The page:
Porting A Phone Number from Phone.com to Google Voice

First, a disclaimer: This worked for me, but I am in no way guaranteeing that it will work for you. Proceed at your own risk.

When Dustin and I decided, back in 2009, to upgrade to the iPhone 3GS, we also decided to consolidate into a family plan. Unfortunately, AT&T does not let a family plan contain phones with two different area codes, which meant my old MO number had to go. I’d kept it around to let my family call me without long distance, and I was reluctant to part with it.

At the time, it seemed like Google Voice support for number porting was right around the corner, so I needed a cheap way to park my number until that happened. Phone.com was exactly what I needed. Cheap and easy, it forwarded calls from the old number to my new number. Piece of cake.

Fast forward nearly two years and–finally!–Google Voice supports number porting. But there’s a catch. It only supports porting from a mobile provider, and Phone.com definitely doesn’t count. ARGH!

Here’s how I got around the limitation for $15, plus the Google Voice porting fee.

Step 1: Buy a prepaid TMobile phone. I got my lovely Nokia from Walmart for $14.95. It had $3 in prepaid credit. Do not use the phone! You don’t want to use up your credit or you’ll have to add more. I got a terrible number that rang all hours of the day and night. I just muted the phone and ignored it. If you must check the voicemail, use a different phone.

Step 2: Activate the phone. There was no way to port when I activated online, but you may be able to combine steps two and three if you call.

Step 3: Call TMobile and ask for the Landline Transfer Department. Just asking to port your number is not good enough, at least it wasn’t for me, as I found out after a three day wait. Ask to port your Phone.com number to TMobile.

Step 4: Wait. It took two days to transfer from Phone.com to TMobile. I waited an extra day after the transfer was complete, just to be sure. If it takes longer than two days, contact Phone.com about the status of the port.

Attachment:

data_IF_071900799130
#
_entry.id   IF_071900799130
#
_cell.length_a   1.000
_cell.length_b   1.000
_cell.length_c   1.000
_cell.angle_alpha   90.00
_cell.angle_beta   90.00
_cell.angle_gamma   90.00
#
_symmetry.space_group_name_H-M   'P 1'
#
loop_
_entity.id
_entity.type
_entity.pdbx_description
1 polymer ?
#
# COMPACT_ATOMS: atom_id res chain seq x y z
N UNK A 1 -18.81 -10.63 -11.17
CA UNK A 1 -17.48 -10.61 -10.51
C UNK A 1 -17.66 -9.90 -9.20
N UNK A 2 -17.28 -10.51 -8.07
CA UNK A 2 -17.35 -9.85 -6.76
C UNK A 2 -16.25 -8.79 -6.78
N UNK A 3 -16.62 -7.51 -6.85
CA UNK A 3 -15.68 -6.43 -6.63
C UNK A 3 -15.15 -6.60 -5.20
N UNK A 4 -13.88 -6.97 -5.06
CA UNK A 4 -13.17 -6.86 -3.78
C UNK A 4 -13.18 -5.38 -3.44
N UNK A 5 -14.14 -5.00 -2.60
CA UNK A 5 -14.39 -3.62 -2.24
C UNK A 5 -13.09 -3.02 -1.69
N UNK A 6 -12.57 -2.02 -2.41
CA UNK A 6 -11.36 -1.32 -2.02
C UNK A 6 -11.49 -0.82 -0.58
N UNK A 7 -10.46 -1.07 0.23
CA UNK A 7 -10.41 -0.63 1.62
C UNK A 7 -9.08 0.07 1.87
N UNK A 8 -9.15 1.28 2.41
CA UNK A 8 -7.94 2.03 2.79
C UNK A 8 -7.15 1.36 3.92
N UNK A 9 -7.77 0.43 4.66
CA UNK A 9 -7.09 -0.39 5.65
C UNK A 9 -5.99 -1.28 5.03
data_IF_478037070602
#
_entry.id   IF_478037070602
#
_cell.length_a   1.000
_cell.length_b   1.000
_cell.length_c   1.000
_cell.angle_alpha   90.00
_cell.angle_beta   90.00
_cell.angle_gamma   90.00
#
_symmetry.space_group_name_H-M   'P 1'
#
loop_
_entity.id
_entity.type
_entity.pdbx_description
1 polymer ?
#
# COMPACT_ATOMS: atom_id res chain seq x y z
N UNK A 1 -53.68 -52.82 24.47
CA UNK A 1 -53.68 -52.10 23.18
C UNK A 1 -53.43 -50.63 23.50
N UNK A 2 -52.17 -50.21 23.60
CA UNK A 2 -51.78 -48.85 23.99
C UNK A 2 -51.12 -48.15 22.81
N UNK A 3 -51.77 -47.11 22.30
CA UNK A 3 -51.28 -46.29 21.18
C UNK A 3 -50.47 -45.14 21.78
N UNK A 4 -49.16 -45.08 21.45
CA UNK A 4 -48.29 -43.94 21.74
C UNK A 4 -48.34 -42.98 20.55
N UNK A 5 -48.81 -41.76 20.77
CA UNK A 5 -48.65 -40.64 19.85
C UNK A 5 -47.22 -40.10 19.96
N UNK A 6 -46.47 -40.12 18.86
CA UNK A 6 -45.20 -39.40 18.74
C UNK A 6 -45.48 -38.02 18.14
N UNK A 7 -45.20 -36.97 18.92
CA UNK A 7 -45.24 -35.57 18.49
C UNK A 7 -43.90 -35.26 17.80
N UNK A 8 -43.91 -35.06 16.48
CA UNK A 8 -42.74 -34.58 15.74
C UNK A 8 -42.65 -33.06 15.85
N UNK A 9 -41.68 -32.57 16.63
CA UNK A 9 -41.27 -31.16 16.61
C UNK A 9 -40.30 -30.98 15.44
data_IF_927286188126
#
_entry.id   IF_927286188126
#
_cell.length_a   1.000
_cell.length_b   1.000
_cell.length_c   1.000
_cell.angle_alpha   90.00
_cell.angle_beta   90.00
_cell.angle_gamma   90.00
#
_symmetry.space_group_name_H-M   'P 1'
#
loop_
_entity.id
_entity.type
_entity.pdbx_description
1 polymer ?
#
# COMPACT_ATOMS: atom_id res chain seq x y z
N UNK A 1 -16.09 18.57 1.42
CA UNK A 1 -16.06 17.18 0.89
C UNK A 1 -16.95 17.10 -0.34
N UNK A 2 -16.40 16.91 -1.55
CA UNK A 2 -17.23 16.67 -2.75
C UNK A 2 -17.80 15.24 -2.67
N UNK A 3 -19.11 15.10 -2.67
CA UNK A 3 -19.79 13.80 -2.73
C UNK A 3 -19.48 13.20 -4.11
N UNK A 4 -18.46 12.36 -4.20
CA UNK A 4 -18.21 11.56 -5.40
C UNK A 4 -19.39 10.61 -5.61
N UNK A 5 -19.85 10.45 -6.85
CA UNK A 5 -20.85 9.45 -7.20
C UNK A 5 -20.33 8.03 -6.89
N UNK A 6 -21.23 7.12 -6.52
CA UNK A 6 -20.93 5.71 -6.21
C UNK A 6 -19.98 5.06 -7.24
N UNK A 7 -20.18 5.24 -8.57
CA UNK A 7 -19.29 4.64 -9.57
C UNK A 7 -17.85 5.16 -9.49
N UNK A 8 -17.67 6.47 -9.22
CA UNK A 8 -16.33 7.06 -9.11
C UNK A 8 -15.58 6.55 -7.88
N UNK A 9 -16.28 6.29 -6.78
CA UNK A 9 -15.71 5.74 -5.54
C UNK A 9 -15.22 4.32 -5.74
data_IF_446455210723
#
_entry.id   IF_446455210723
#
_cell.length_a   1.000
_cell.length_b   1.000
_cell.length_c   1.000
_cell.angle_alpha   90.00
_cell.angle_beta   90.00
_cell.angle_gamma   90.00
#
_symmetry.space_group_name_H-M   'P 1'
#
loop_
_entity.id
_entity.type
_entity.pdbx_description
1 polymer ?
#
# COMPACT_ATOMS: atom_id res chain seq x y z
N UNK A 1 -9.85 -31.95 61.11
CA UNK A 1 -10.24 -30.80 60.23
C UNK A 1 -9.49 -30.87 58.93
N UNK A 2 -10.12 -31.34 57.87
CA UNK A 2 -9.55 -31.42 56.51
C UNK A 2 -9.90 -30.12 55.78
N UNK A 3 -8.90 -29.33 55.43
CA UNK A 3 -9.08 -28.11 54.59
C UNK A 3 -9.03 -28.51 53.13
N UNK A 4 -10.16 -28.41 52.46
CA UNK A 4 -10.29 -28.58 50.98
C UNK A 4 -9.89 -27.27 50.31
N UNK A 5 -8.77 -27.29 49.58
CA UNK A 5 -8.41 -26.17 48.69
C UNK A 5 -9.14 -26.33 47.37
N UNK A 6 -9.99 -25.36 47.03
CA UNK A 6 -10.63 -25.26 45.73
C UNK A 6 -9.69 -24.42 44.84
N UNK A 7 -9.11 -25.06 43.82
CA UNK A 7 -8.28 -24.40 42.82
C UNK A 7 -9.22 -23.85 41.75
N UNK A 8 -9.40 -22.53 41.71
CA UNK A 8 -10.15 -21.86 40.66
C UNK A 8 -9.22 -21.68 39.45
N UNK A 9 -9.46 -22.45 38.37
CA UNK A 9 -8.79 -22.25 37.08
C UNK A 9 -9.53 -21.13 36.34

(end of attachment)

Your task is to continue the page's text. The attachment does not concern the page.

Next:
Step 5: Log in to Google Voice and start the transfer process. They didn’t ask for my TMobile PIN when I was entering the form, but they sent an email as soon as I submitted it that required me to update the information. Kind of a weird process, but whatever.

Step 6: Wait again. The port to Google Voice took almost exactly twenty-four hours.

Step 7: Cancel your Phone.com account. Porting the number does not automatically cancel the account. Donate or sell the TMobile phone, because it was deactivated when the port happened.

4 Replies to “Porting A Phone Number from Phone.com to Google Voice”

  1. I believe what you’ve done here is phone number laundering. Probably not illegal (yet), but very sneaky and resourceful.

    Congrats on saving your old number!

  2. Great advice! I’m trying to port a phone.com number to AT&T so I can use my 212 number for a new iPhone. Guy in the Apple Store tried transferring Phone.com number, but it didn’t work. He said I needed another mobile account, so I’m gonna transfer phone.com to TMobile, just so I can use it on an AT&T phone!!!
    The hoops they make us jump through.
    Thanks again,

  3. It worked! I just had to buy a T-Mobile sim card for $10. Then I called to finish the porting process. Then, a little over 24 hours later, my phone.com number was now on T-Mobile. The next day (yesterday) I went into the Apple Store and bought the iPhone on AT&T. It was activated right away and it ported in about a minute!!

    Now I have my sweet 212 number that I’d been parking on Phone.com on my iPhone. Now I just need to cancel Phone.com. Looks like they don’t make that easy…

    1. I’m glad it worked for you! Canceling phone.com is a bit of a pain, since they don’t automatically cancel your account, but be persistent.

      Also, make sure to check the next month to see if they are charging you. I didn’t have any trouble, but they “canceled” my mom’s account and then charged her again the next month. I had to sort it out for her.

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